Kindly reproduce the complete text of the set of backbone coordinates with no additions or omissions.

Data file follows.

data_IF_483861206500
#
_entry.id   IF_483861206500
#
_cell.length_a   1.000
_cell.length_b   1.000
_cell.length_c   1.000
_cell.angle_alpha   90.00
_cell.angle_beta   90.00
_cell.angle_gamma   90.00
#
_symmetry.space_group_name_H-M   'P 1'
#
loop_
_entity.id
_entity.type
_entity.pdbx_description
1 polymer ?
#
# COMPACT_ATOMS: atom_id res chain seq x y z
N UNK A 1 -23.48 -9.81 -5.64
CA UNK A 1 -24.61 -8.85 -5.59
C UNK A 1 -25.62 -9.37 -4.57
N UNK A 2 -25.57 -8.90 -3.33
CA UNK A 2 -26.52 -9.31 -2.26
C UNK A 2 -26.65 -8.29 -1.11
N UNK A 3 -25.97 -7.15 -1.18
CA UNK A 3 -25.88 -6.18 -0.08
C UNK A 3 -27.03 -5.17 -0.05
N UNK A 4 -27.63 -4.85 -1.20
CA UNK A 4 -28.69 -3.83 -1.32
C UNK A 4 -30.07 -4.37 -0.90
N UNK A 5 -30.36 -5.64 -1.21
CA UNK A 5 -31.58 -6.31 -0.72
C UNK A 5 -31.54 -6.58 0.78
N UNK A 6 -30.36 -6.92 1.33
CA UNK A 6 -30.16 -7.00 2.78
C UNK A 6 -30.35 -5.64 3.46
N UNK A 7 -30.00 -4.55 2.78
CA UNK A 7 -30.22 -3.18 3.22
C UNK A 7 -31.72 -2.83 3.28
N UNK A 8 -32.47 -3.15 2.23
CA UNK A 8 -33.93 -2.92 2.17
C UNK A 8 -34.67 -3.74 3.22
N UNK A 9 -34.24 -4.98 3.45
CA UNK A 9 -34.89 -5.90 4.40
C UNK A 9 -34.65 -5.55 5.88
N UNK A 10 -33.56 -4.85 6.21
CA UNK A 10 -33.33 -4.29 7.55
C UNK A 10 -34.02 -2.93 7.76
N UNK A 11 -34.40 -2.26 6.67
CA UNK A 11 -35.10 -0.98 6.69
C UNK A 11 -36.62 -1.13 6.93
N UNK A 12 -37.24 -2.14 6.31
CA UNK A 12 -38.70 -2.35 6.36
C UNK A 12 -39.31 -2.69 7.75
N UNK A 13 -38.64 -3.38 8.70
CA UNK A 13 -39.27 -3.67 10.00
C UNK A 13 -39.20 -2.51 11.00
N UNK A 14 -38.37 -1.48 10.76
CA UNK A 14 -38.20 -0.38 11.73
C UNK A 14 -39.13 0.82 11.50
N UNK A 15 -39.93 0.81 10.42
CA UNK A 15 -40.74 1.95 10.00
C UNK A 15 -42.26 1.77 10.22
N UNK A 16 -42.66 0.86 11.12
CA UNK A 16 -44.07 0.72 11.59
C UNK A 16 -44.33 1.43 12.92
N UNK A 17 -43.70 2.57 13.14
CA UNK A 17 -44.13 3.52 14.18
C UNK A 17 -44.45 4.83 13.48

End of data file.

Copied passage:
data_IF_483861206500
#
_entry.id   IF_483861206500
#
_cell.length_a   1.000
_cell.length_b   1.000
_cell.length_c   1.000
_cell.angle_alpha   90.00
_cell.angle_beta   90.00
_cell.angle_gamma   90.00
#
_symmetry.space_group_name_H-M   'P 1'
#
loop_
_entity.id
_entity.type
_entity.pdbx_description
1 polymer ?
#
# COMPACT_ATOMS: atom_id res chain seq x y z
N UNK A 1 -23.48 -9.81 -5.64
CA UNK A 1 -24.61 -8.85 -5.59
C UNK A 1 -25.62 -9.37 -4.57
N UNK A 2 -25.57 -8.90 -3.33
CA UNK A 2 -26.52 -9.31 -2.26
C UNK A 2 -26.65 -8.29 -1.11
N UNK A 3 -25.97 -7.15 -1.18
CA UNK A 3 -25.88 -6.18 -0.08
C UNK A 3 -27.03 -5.17 -0.05
N UNK A 4 -27.63 -4.85 -1.20
CA UNK A 4 -28.69 -3.83 -1.32
C UNK A 4 -30.07 -4.37 -0.90
N UNK A 5 -30.36 -5.64 -1.21
CA UNK A 5 -31.58 -6.31 -0.72
C UNK A 5 -31.54 -6.58 0.78
N UNK A 6 -30.36 -6.92 1.33
CA UNK A 6 -30.16 -7.00 2.78
C UNK A 6 -30.35 -5.64 3.46
N UNK A 7 -30.00 -4.55 2.78
CA UNK A 7 -30.22 -3.18 3.22
C UNK A 7 -31.72 -2.83 3.28
N UNK A 8 -32.47 -3.15 2.23
CA UNK A 8 -33.93 -2.92 2.17
C UNK A 8 -34.67 -3.74 3.22
N UNK A 9 -34.24 -4.98 3.45
CA UNK A 9 -34.89 -5.90 4.40
C UNK A 9 -34.65 -5.55 5.88
N UNK A 10 -33.56 -4.85 6.21
CA UNK A 10 -33.33 -4.29 7.55
C UNK A 10 -34.02 -2.93 7.76
N UNK A 11 -34.40 -2.26 6.67
CA UNK A 11 -35.10 -0.98 6.69
C UNK A 11 -36.62 -1.13 6.93
N UNK A 12 -37.24 -2.14 6.31
CA UNK A 12 -38.70 -2.35 6.36
C UNK A 12 -39.31 -2.69 7.75
N UNK A 13 -38.64 -3.38 8.70
CA UNK A 13 -39.27 -3.67 10.00
C UNK A 13 -39.20 -2.51 11.00
N UNK A 14 -38.37 -1.48 10.76
CA UNK A 14 -38.20 -0.38 11.73
C UNK A 14 -39.13 0.82 11.50
N UNK A 15 -39.93 0.81 10.42
CA UNK A 15 -40.74 1.95 10.00
C UNK A 15 -42.26 1.77 10.22
N UNK A 16 -42.66 0.86 11.12
CA UNK A 16 -44.07 0.72 11.59
C UNK A 16 -44.33 1.43 12.92
N UNK A 17 -43.70 2.57 13.14
CA UNK A 17 -44.13 3.52 14.18
C UNK A 17 -44.45 4.83 13.48